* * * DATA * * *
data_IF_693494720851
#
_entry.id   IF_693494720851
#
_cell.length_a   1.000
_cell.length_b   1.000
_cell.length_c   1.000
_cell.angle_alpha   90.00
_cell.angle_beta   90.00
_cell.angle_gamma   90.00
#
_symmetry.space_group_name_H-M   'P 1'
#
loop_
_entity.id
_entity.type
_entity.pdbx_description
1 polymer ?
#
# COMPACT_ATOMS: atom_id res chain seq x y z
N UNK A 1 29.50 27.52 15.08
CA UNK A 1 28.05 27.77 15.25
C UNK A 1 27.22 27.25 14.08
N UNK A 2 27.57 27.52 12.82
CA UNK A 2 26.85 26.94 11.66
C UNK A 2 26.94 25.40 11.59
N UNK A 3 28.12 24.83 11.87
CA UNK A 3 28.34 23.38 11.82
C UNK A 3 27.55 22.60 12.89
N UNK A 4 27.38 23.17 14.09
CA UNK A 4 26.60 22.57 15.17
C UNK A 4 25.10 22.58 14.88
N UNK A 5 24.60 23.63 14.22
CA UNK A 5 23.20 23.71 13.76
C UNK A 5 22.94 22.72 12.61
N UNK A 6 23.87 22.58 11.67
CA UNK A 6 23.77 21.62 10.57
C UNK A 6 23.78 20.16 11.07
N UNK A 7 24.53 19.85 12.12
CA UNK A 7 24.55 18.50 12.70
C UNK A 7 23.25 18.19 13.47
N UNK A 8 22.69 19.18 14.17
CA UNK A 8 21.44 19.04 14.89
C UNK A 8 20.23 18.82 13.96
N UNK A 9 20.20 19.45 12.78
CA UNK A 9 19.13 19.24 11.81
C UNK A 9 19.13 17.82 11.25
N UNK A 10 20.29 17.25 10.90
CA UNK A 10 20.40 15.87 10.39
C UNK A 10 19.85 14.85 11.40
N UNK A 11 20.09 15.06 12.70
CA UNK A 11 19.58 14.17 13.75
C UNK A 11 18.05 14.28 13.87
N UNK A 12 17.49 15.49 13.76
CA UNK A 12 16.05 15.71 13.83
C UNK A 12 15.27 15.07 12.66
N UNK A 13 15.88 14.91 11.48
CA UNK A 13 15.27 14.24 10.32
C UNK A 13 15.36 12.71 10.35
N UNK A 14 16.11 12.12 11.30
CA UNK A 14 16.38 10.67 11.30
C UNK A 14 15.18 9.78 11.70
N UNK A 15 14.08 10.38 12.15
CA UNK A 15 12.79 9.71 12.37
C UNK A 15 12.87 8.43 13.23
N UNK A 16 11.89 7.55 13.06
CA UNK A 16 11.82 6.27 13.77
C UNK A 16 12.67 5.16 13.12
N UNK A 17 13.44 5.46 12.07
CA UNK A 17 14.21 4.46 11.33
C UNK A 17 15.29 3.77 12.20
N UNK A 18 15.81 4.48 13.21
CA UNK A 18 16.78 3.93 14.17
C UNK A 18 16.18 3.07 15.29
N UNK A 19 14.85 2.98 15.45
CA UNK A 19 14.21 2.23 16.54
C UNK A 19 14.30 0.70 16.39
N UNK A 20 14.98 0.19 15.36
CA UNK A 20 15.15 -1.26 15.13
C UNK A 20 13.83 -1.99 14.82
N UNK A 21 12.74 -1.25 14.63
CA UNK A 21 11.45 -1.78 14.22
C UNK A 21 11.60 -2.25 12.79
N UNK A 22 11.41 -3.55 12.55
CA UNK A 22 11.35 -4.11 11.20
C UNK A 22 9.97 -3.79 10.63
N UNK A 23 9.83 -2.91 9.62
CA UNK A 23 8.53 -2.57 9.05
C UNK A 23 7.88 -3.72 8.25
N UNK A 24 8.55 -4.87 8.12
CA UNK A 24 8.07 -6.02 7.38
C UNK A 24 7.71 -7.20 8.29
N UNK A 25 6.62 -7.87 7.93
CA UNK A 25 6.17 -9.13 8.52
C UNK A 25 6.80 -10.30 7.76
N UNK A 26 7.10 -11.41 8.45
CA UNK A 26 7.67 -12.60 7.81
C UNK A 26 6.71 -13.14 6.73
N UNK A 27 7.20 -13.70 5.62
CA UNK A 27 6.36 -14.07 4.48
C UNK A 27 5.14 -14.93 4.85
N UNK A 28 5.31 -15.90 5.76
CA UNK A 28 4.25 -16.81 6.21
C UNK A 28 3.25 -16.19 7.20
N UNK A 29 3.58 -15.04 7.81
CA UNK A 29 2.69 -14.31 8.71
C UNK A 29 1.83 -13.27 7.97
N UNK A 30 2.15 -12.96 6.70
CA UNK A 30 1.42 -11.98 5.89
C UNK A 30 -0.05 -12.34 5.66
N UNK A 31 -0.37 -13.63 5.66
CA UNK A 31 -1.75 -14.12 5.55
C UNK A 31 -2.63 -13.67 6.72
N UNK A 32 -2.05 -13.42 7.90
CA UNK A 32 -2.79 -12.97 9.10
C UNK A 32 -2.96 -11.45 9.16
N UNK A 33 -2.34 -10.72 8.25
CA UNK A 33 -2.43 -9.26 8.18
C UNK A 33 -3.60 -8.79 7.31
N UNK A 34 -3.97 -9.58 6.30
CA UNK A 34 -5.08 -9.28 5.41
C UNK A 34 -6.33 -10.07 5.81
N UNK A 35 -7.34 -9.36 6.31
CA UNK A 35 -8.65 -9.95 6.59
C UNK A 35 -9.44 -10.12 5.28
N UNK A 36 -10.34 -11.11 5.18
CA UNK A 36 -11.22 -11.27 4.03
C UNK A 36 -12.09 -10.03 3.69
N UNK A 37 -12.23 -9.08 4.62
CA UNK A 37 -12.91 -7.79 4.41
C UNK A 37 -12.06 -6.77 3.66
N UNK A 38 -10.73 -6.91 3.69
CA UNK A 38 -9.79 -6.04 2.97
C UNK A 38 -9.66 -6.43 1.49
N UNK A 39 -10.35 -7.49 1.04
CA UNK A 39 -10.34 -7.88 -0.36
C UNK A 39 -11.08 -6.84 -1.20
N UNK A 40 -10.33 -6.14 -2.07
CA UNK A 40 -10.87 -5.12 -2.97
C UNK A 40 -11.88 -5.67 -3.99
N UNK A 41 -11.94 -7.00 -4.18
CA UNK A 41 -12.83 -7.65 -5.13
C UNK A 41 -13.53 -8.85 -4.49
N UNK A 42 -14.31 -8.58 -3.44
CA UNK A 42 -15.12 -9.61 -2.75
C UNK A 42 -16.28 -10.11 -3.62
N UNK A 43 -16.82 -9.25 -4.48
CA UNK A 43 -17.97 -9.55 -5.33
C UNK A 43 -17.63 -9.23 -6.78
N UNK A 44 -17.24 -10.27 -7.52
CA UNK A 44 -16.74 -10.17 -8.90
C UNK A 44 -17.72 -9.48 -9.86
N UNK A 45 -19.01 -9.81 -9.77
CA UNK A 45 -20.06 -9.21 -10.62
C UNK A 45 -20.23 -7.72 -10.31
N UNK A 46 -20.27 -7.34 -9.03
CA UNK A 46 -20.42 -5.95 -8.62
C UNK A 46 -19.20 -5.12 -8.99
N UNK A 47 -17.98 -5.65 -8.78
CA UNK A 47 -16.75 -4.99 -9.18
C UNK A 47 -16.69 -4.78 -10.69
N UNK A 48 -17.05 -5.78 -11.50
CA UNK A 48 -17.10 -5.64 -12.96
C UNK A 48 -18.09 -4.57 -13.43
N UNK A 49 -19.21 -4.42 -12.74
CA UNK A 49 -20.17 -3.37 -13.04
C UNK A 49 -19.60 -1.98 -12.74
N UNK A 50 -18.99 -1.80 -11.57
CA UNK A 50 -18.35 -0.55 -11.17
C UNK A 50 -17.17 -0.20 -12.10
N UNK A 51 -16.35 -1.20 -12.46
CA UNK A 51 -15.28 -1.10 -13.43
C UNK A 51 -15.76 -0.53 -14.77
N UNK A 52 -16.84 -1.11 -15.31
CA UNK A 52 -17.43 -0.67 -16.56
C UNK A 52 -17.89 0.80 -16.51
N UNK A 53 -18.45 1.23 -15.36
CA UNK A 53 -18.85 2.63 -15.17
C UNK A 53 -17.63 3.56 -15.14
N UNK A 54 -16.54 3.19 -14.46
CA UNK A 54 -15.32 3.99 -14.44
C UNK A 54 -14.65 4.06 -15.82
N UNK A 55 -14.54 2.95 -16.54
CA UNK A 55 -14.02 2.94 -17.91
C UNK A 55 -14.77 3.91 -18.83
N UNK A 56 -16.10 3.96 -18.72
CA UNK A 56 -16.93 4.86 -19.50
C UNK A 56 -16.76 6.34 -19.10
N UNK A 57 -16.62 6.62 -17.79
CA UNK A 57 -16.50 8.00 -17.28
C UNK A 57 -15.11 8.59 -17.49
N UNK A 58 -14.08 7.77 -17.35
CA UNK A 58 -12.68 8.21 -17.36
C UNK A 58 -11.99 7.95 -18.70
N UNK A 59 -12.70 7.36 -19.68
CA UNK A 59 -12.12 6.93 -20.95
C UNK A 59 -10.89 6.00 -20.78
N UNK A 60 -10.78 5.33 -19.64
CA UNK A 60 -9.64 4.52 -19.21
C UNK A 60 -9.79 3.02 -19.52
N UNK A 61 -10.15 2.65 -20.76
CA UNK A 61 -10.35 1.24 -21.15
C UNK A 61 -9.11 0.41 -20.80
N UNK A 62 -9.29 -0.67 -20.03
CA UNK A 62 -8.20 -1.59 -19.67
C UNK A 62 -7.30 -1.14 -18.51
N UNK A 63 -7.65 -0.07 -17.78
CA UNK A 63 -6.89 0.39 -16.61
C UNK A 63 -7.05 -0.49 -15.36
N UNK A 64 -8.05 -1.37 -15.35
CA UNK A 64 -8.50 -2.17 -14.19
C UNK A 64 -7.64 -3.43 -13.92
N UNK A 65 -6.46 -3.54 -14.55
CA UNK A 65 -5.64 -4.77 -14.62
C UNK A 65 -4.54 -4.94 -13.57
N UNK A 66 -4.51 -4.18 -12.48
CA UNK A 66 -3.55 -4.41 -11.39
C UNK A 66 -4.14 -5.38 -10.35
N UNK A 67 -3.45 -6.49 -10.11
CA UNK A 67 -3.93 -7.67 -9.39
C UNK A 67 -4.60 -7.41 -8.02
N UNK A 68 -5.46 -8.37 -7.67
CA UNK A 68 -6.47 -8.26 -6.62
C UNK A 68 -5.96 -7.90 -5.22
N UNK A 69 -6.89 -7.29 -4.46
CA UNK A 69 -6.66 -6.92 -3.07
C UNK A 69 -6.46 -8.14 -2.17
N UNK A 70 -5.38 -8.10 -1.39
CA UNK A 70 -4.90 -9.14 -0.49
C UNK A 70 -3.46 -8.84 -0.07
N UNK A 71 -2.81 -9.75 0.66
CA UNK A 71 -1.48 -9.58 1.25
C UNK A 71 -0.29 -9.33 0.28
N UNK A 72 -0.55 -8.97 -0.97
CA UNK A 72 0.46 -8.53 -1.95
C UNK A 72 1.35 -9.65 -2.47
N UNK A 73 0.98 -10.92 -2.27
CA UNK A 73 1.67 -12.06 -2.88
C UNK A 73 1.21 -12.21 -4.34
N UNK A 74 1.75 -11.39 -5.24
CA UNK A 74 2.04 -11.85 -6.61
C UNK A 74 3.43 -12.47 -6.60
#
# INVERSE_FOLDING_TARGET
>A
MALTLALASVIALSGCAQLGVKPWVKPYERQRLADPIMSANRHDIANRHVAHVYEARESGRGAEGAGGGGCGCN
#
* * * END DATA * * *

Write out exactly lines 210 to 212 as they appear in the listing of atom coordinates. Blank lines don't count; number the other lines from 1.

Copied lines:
N UNK A 64 -8.05 -1.37 -15.35
CA UNK A 64 -8.50 -2.17 -14.19
C UNK A 64 -7.64 -3.43 -13.92